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Inspection carried out on 5 December 2017

During a routine inspection

Medevent Medical Services Limited is operated by Medevent Medical Services Limited. They are an independent medical transport provider based in Maidstone, Kent. The service provides medical cover at events such as music events, aviation events, and rugby matches for both adults and children. Trained paramedics, emergency care technicians, and ambulance care assistants are used to staff the services. The service has undertaken three emergency transfers in the last 12 months from events; it is these journeys that fall within the scope of registration with the CQC.

In England, the law makes event organisers responsible for ensuring safety at the event is maintained, which means that medical cover comes under the remit of the Health & Safety Executive (HSE). Therefore, the Care Quality Commission (CQC) does not regulate services providing ambulance support at events and this is not a regulated activity. The main service was event work, which the CQC does not regulate. Therefore, these services were not inspected.

The policies, procedures and expectations on staff including completing of patient report forms, administration of medicines, are the same for both the regulated activity and non-regulated activity. Therefore, we used these as evidence for this report.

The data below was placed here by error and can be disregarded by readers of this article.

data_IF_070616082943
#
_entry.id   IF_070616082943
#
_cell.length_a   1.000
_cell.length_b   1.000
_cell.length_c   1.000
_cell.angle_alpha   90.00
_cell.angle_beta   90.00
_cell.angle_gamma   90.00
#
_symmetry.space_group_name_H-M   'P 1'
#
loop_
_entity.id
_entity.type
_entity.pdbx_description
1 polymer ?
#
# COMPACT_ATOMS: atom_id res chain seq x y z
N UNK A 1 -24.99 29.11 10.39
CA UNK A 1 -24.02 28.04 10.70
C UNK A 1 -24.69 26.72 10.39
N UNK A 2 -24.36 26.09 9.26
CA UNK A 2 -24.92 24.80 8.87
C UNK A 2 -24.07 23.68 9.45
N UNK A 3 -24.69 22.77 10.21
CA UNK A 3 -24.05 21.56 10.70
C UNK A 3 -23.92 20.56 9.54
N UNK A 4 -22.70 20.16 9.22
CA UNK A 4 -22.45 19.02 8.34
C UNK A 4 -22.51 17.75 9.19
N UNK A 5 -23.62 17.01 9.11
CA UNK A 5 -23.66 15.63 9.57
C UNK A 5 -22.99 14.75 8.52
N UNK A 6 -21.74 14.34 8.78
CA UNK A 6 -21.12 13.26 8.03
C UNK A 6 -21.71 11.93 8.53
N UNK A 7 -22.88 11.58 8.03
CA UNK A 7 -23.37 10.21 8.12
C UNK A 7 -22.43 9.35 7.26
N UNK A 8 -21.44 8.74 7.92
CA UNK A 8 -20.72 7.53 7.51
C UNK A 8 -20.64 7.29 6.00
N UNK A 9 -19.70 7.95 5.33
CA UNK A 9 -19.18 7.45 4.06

We inspected this service using our comprehensive inspection methodology. We carried out the announced part of the inspection on 5 December 2017.

To get to the heart of patients’ experiences of care and treatment, we ask the same five questions of all services: are they safe, effective, caring, responsive to people's needs, and well-led?

Throughout the inspection, we took account of what people told us and how the provider understood and complied with the Mental Capacity Act 2005.

Services we do not rate

We regulate independent ambulance services but we do not currently have a legal duty to rate them. We highlight good practice and issues that service providers need to improve and take regulatory action as necessary.

We found the following issues that the service provider needs to improve:

  • There was an incident reporting system but a culture of incident reporting was not embedded in the service. Staff reported incidents verbally, but there was no formal recording of incidents or their severity, or how learning from incidents had been shared.

  • There were limited governance arrangements to monitor or evaluate the quality of the service and improve delivery.

  • The service did not have a business continuity plan. This meant the provider could not be assured that staff knew what to do in the event of an emergency, such as phone or radio system failure.

  • The service did not have a risk register, so they might not have identified, assessed, and mitigated key risks and issues.

  • The service did not have an effective system to ensure staff were up to date with competencies necessary to perform their jobs.

  • The service did not have an effective system to ensure staff were up to date with their mandatory training. Following the inspection the service sent us a structured mandatory training plan for all staff.

  • We found intravenous fluids stored on vehicles outside of recommended safe temperatures. The registered manager removed the fluids immediately from the vehicles and stored them in an appropriate location.

However, we found the following areas of good practice:

  • The registered manager demonstrated a dedication and motivation to improve the service. They spoke openly and honestly about the introduction of new systems and processes being implemented, or in their infancy and needing further development.